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Coles, Plantic Technologies to tackle Australia’s mounting waste crisis

July 26, 2018 • Sustainability

Supermarket giant Coles has partnered with Australian manufacturer Plantic Technologies to become the nation’s first retailer to introduce packaging made entirely from a combination of recycled and renewable material for a wide range of its products.

Made from recycled PET, the company’s innovative trays feature a thin layer of its renewable barrier material which helps keeps the meat fresh.

The thin Plantic plant starch layer uniquely washes away during the recycling process, allowing the PET tray to be recycled.

Coles Director of Fresh, Alex Freudmann, described the move an important new step towards achieving the company’s goal to make all Coles Brand packaging recyclable by2020.

“For four years, our Coles Brand beef, lamb and pork mince has been packaged in recyclable trays sourced from Plantic,” Mr Freudmann said.

“We now want to take the next step by transitioning a wider range of our fresh meat and poultry trays to Plantic’s new packaging so that it is not just recyclable but also made from recycled plastics and renewable plant materials including corn.”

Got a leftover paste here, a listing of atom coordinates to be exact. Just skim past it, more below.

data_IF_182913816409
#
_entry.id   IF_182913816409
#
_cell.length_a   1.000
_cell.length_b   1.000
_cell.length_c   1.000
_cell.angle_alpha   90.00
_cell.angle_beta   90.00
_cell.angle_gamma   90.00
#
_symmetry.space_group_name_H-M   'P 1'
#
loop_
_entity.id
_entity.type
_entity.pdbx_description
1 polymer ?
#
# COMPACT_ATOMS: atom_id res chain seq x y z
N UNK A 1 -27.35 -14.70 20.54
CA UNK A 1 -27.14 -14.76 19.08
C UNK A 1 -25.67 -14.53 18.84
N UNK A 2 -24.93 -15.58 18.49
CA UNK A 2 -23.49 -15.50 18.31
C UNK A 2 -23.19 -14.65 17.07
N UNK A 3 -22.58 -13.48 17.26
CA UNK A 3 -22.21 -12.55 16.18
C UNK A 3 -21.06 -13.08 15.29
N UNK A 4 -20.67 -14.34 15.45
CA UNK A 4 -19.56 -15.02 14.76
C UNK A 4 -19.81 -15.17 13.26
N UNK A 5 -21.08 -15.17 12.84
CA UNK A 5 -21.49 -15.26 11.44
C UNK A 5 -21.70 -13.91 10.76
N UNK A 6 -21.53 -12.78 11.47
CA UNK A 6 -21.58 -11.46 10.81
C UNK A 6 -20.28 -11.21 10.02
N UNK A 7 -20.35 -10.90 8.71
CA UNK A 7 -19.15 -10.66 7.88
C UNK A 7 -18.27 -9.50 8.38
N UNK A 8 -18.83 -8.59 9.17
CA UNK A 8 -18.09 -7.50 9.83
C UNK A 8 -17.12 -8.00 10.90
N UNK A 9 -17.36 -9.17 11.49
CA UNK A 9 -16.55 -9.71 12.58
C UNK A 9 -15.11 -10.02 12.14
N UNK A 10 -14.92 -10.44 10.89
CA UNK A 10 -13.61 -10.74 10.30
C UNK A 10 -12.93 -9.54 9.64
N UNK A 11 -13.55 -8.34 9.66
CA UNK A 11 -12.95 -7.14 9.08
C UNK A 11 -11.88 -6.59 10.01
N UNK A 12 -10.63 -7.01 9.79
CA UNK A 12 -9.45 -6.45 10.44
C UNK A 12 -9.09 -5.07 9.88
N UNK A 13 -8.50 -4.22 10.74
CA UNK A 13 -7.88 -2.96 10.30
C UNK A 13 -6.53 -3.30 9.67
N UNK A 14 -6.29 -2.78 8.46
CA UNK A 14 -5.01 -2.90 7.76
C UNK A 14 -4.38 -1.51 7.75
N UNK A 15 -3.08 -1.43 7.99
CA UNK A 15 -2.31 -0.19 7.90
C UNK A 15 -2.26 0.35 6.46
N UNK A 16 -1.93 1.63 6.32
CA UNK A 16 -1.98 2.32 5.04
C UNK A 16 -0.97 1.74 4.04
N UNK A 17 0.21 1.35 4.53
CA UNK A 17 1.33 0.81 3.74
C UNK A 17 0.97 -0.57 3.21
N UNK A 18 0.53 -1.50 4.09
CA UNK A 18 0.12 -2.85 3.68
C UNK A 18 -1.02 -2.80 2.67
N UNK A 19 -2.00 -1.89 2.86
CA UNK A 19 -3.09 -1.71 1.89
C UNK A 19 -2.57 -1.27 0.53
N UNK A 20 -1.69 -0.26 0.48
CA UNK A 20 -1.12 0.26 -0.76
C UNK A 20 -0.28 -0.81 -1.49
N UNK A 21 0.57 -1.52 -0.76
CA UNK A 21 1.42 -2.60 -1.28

“We understand the important role that packaging plays in maintaining food safety, supporting product longevity and reducing food waste. At the same time, we are committed to reducing our impact on the environment and continue to look for opportunities to increase the content of recycled material in Coles Brand packaging and improving recycling communication to customers on pack.”

Plantic Technologies’ innovative trays are made from recycled PET, with a thin layer of Plantic’s renewable barrier material which helps keeps the meat fresh.

The thin Plantic plant starch layer uniquely washes away during the recycling process, allowing the PET tray to be recycled.

Plantic Technologies CEO Brendan Morris said the deal will strengthen the local recycling industry and help solve Australia’s mounting waste crisis.

“The problem in Australia is that there hasn’t been lot of processing of kerbside recycling done on-shore. Instead we’ve been sending it to China,” he said.

“As a result, there has been little investment to reprocess the waste within Australia and there’s not enough capacity here.”

“At the same time, Australia is importing plastic into the country that can’t be recycled. These two factors combined means the waste is just piling up. We decided that we needed to do something, or that mountain of waste will continue to grow.”

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